Each year, when we read the Exodus story and again when we encounter it at the Passover seder, we are confronted with a serious moral question. We must ask ourselves how we feel about the nature of the collective punishment of the Egyptians. If we examine a number of customs and teachings that we find in the Jewish tradition about the suffering of the Egyptians, we can see that there has never been an easy relationship with this problem.
First, it is clear here in our text. When the 10th plague is described, we see it afflicting the firstborn sons of Pharaoh on down to the firstborn in captivity—even the firstborn cattle. We may not be comfortable with the idea of the plague, but we can understand why it is applied to Pharaoh, and perhaps even to the Egyptians who were complicit in the enslavement of the Israelites. Surely, though, the captives in prison played no role in enslaving the Israelites; rather they were probably no better off than the Israelites. That is why the midrash feels the need to articulate their role in the story. The Rabbis are uncomfortable with the idea that any innocent person would be punished in the plagues, and they go to great lengths in this and other midrashim to identify the guilt of the Egyptians.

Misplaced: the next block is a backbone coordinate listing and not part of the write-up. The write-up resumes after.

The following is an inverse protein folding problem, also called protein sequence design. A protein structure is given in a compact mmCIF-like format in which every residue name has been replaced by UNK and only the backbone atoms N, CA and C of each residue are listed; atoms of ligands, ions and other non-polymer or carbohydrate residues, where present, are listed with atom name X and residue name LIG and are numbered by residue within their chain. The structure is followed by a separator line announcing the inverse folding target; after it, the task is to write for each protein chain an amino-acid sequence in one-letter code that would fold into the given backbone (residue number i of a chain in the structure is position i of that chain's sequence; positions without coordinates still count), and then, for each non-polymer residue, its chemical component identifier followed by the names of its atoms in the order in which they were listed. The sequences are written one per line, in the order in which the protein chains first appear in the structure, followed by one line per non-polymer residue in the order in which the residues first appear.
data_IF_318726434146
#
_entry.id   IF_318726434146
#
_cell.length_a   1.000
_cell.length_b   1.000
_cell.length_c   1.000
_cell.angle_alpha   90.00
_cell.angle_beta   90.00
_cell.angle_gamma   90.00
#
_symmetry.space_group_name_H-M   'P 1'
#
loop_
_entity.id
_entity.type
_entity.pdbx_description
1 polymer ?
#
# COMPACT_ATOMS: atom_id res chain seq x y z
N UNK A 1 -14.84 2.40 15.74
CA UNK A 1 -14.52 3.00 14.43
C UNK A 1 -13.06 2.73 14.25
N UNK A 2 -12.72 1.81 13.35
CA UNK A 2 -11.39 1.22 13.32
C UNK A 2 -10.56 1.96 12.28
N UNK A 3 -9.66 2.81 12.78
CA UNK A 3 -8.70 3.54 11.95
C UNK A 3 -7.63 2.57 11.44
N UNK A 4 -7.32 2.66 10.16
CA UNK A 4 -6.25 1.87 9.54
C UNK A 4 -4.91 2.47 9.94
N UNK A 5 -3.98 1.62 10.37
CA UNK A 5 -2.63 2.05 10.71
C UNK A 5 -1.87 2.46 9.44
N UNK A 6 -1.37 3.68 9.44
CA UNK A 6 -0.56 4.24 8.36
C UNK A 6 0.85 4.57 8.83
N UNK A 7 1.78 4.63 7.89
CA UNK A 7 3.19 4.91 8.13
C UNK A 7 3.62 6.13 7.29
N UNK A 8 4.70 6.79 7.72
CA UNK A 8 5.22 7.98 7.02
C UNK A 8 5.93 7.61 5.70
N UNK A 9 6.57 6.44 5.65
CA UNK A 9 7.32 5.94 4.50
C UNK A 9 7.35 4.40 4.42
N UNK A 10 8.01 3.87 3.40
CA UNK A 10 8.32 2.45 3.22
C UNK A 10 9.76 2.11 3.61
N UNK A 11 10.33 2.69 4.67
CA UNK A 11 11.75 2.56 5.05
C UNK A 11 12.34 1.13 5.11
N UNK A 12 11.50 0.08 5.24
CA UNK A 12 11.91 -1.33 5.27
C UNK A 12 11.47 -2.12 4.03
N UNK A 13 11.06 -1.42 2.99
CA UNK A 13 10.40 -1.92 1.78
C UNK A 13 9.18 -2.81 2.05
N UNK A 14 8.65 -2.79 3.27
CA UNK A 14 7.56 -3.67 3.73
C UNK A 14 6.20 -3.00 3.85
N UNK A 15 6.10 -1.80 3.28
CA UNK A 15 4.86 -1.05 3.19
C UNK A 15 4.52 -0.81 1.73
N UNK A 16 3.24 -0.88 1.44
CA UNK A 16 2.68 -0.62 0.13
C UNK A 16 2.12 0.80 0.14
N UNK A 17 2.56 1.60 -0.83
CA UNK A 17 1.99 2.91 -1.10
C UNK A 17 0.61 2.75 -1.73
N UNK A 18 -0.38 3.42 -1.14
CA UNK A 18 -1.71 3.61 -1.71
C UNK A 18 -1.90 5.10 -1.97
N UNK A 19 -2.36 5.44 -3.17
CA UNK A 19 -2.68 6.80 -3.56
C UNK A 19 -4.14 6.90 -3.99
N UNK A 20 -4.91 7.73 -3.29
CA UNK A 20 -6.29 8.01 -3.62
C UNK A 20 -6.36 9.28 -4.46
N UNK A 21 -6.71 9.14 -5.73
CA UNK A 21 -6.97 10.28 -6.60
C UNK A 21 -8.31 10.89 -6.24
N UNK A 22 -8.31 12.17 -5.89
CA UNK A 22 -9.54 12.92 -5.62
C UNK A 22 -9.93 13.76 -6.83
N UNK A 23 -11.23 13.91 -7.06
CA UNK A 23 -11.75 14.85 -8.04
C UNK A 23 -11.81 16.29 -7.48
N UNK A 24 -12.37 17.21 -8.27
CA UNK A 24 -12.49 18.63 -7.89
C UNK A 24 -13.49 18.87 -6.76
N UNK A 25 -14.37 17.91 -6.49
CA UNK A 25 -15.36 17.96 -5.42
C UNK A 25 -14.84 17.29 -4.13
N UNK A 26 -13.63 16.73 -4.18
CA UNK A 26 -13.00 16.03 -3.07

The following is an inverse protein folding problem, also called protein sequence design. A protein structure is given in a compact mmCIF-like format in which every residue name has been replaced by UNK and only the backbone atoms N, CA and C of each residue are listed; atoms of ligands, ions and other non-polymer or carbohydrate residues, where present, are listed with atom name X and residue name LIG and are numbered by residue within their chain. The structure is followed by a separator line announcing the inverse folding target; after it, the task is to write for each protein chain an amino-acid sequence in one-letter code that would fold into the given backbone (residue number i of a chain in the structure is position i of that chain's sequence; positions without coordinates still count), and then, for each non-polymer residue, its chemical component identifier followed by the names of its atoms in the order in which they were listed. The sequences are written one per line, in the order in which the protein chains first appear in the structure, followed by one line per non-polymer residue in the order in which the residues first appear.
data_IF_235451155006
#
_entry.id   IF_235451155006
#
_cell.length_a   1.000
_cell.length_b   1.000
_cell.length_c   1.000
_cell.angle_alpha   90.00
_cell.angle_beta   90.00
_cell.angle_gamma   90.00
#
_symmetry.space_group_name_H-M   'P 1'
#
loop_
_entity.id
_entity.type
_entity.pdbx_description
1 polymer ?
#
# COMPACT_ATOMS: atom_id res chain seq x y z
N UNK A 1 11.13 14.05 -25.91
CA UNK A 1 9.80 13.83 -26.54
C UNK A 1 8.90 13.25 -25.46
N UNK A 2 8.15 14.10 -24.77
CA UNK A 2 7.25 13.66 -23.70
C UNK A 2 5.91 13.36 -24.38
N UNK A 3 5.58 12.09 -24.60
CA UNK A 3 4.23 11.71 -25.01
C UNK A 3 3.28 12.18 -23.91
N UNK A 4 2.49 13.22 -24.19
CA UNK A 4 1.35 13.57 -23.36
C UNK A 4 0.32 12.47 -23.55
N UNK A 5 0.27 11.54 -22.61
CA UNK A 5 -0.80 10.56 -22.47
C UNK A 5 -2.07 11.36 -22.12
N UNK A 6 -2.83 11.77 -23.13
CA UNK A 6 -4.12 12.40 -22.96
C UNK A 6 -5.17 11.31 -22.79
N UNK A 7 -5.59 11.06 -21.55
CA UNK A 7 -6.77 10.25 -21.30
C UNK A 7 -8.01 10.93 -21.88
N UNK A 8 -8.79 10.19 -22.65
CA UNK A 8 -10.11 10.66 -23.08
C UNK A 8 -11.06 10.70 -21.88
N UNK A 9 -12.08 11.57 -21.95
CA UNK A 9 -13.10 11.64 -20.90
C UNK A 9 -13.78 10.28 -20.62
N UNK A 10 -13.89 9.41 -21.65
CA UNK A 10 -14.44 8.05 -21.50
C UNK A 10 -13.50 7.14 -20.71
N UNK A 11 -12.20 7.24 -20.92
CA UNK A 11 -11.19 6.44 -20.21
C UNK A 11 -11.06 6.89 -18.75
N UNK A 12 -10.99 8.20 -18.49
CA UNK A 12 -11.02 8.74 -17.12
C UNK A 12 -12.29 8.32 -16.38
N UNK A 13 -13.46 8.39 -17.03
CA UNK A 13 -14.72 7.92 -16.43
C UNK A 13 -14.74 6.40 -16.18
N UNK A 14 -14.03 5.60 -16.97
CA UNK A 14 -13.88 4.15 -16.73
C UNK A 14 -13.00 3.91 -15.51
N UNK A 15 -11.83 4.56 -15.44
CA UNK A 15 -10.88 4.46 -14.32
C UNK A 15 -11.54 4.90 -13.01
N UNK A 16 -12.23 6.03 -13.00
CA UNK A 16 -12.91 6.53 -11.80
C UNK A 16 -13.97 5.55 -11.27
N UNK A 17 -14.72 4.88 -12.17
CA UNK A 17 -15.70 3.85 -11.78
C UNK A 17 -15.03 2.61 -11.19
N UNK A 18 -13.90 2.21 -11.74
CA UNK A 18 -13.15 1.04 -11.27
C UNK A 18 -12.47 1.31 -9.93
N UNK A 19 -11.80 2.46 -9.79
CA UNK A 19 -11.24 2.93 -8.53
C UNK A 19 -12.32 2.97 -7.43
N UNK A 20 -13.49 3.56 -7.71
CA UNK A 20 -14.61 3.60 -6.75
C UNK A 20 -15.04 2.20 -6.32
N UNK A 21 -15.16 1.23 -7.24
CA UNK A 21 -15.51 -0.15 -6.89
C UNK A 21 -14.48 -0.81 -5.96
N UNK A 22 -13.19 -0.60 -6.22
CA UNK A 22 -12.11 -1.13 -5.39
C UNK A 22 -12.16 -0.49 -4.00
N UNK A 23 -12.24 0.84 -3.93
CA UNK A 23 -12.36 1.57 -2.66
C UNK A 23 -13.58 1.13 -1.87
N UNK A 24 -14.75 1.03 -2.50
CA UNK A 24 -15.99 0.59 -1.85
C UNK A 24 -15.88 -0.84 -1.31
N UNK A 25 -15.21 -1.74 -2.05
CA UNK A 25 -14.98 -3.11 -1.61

We see this discomfort at other times as well. When we read the 10 plagues at the seder, we take 10 drops of wine out of our glasses to diminish our joy on account of the suffering of the Egyptians. We also find a midrash (Talmud Sanhedrin 39b) saying that the angels wanted to sing out as the waves crashed over the Egyptians in the Red Sea and God admonished them: "My creations are drowning in the sea and you wish to sing?"
When we approach the Exodus, we can feel the discomfort of our ancestors at seeing all of the Egyptians punished without a clear sense that each was accountable. It is for this reason that this midrash establishes the guilt of all those who were punished. Despite this justification, however, we also hold traditions that remind us that the freedom of the Israelites came at a cost and that, regardless of the assignment of guilt, we ought to feel a loss.